News & Events for Chesapeake Bay
Bahamas: New changes may have implications for boaters
Date Posted: 2019-07-09
Source: Lisa Suhay, news editor
The Bahamian Government recently announced several measures that may directly impact the boating industry and the tourism sector regarding vacation rental taxation, yacht chartering fees, cruising permits and online Click2Clear procedures.
The changes became public when the government presented its annual budget for the 2019/2020 fiscal year in March.
However, before laying out the proposed changes it is important to note that at the time of this posting details remain fluid since officials are still in negotiation with prominent marine industry representatives.
At the moment there is a serious, ongoing, dialog between the Association of Bahamas Marinas (ABM) and the Bahamas Dept of Finance with another meeting scheduled for this week.
According to Waterway Guide Bahamas Cruising Editor Addison Chan, "Based on discussions with marina operators in the Bahamas there has been significant industry push back against the initial Cruising Permit fee structure changes some of which amounted to an over 500% increase. As a result of industry lobbying the fee structures are being modified and may result in little or no change for the typical private boater in a vessel less than 100’ in length although there has been no final determination as yet."
"Marina operators are still feeling the impact of a hastily enacted fee increase 3 years ago that marked a sharp drop in business that is only now returning to previous levels," Chan added. "To prevent a potential recurrence The Association of Bahamas Marinas, with additional support from The Seven Seas Cruising Association, The America’s Great Loop Cruising Association and individual boaters, are encouraging the Bahamian government to focus on the more efficient collection of the existing 4% charter taxes rather than to raise revenues through new fees and increases of existing fees. Several proposals have been advanced and discussions are on going at this time."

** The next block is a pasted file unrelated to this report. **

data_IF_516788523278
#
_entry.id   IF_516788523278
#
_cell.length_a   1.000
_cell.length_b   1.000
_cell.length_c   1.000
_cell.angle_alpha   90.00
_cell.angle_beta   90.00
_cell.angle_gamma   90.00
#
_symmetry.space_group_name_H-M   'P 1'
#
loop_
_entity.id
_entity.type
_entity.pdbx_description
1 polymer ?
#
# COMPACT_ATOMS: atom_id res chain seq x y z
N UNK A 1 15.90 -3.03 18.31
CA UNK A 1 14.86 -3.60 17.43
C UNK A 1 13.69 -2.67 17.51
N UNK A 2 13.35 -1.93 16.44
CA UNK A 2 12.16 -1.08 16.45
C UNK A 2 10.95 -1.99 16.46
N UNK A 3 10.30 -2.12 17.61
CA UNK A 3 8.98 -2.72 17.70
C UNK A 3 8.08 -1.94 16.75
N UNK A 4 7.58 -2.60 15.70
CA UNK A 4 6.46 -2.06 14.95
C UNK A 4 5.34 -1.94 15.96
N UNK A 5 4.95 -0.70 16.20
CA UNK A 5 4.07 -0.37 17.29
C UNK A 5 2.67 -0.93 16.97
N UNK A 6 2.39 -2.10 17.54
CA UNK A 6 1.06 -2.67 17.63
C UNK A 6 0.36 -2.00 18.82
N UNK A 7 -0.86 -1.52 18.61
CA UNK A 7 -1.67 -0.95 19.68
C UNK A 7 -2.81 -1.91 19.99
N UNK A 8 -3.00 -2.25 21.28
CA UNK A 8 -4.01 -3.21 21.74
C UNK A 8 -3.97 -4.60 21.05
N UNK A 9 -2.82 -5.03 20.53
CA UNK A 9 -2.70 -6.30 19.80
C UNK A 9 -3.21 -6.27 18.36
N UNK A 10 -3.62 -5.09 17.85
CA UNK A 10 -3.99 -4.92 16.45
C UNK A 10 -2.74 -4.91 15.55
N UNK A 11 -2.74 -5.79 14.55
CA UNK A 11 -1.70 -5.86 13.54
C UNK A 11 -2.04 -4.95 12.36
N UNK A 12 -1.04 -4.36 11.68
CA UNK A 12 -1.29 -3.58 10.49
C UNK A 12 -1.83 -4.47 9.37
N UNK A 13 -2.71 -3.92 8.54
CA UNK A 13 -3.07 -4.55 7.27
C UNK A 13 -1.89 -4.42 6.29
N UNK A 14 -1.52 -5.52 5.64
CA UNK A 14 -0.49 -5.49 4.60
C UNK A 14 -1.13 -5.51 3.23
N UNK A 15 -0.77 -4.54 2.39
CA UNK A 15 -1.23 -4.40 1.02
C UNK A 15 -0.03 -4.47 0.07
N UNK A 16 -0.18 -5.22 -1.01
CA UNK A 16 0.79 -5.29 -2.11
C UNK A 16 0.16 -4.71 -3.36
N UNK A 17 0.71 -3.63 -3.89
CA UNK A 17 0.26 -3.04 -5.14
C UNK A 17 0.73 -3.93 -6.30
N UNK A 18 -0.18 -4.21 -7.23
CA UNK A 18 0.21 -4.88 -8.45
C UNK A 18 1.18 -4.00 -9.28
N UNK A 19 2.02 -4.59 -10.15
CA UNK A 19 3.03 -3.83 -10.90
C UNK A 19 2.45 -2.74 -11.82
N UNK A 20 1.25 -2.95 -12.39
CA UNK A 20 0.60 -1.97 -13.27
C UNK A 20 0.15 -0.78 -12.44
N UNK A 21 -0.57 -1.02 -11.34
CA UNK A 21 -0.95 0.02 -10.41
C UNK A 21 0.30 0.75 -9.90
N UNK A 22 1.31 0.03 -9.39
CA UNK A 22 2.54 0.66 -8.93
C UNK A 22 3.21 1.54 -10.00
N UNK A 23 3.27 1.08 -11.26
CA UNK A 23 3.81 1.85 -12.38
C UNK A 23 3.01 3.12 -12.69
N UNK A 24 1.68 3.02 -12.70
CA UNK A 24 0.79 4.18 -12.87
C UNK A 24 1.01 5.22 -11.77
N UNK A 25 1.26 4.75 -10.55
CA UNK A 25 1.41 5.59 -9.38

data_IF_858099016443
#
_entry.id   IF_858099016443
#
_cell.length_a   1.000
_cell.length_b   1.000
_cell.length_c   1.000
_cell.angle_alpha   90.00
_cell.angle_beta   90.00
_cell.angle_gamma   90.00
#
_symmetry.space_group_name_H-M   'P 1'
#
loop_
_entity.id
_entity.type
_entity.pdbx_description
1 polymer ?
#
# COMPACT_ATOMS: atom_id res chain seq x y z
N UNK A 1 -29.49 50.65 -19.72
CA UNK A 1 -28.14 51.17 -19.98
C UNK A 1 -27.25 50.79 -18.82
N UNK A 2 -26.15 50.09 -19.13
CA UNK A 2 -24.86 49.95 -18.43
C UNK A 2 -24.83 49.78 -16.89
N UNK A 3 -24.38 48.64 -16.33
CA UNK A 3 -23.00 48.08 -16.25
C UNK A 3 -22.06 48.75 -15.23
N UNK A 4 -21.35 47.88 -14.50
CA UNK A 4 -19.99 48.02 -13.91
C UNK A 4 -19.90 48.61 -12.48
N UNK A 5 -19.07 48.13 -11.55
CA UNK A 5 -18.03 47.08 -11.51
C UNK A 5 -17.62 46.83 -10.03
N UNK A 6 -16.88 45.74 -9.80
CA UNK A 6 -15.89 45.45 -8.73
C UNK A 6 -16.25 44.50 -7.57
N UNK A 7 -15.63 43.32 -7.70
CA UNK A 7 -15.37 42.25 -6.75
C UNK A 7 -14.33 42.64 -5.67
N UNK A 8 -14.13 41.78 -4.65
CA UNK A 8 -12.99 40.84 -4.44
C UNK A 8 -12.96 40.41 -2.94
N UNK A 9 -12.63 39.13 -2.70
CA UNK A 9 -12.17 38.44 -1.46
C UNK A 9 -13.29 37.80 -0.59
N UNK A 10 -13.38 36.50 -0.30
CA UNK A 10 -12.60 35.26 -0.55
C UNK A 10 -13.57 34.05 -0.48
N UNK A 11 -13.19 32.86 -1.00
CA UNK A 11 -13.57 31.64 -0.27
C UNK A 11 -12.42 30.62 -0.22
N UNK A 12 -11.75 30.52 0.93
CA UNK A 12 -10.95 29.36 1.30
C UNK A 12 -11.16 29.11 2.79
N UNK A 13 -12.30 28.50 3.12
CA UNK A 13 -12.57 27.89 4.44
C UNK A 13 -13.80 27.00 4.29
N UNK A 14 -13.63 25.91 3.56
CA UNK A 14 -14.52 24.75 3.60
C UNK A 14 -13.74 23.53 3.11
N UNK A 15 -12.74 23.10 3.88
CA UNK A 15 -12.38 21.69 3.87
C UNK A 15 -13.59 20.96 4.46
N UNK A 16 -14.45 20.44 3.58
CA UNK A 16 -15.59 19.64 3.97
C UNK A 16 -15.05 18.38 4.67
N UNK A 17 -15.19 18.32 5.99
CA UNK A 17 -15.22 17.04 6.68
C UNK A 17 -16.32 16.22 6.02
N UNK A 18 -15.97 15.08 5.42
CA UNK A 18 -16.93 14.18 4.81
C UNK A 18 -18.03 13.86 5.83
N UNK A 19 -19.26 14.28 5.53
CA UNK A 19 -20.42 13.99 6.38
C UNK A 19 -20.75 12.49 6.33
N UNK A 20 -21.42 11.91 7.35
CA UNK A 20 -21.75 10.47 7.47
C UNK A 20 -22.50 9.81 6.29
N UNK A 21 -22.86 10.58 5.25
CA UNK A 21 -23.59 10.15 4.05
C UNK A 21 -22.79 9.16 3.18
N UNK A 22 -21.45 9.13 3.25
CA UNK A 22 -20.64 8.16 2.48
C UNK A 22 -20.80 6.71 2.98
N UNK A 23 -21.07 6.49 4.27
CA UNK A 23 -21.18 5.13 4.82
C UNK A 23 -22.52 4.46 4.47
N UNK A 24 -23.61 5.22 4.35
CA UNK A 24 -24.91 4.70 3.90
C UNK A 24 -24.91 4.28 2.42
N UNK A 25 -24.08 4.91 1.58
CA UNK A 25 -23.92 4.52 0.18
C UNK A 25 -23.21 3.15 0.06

The changes affect the Value-Added Tax (VAT) on vacation rental properties, regulations for international yacht chartering, fee increases for cruising permits, and the introduction of an electronic payment platform to make boating in Bahamian waters more convenient.
The Bahamian government is moving to enforce VAT regulations on online marketplaces selling accommodations in The Bahamas. This means that people renting accommodations in The Bahamas through online marketplaces such as Airbnb, HomeAway and VRBO will be required to pay 12 percent VAT on their bookings with full compliance required by October 1st.
Currently, the VAT Act 2014 states that all e-commerce services provided for the use, benefit or advantage of persons within The Bahamas are a taxable supply, even if the providing company is domiciled outside of The Bahamas, but the regulations haven’t been strictly enforced.
“We feel that foreign visitors who use our vacation homes are also the beneficiaries of our tourism infrastructure and should contribute something to its maintenance and upkeep,” Minister of Tourism Dionisio D’Aguilar recently told media. “Roads, police, marketing, health care, ports, and airlift are costs that all foreign visitors to hotels contribute toward through the payment of the 12 percent VAT plus a 10 percent promotional levy charged on their room rates.”
As part of the plan the Ministry of Tourism will also implement a digital platform for the registration and licensing of accommodation providers.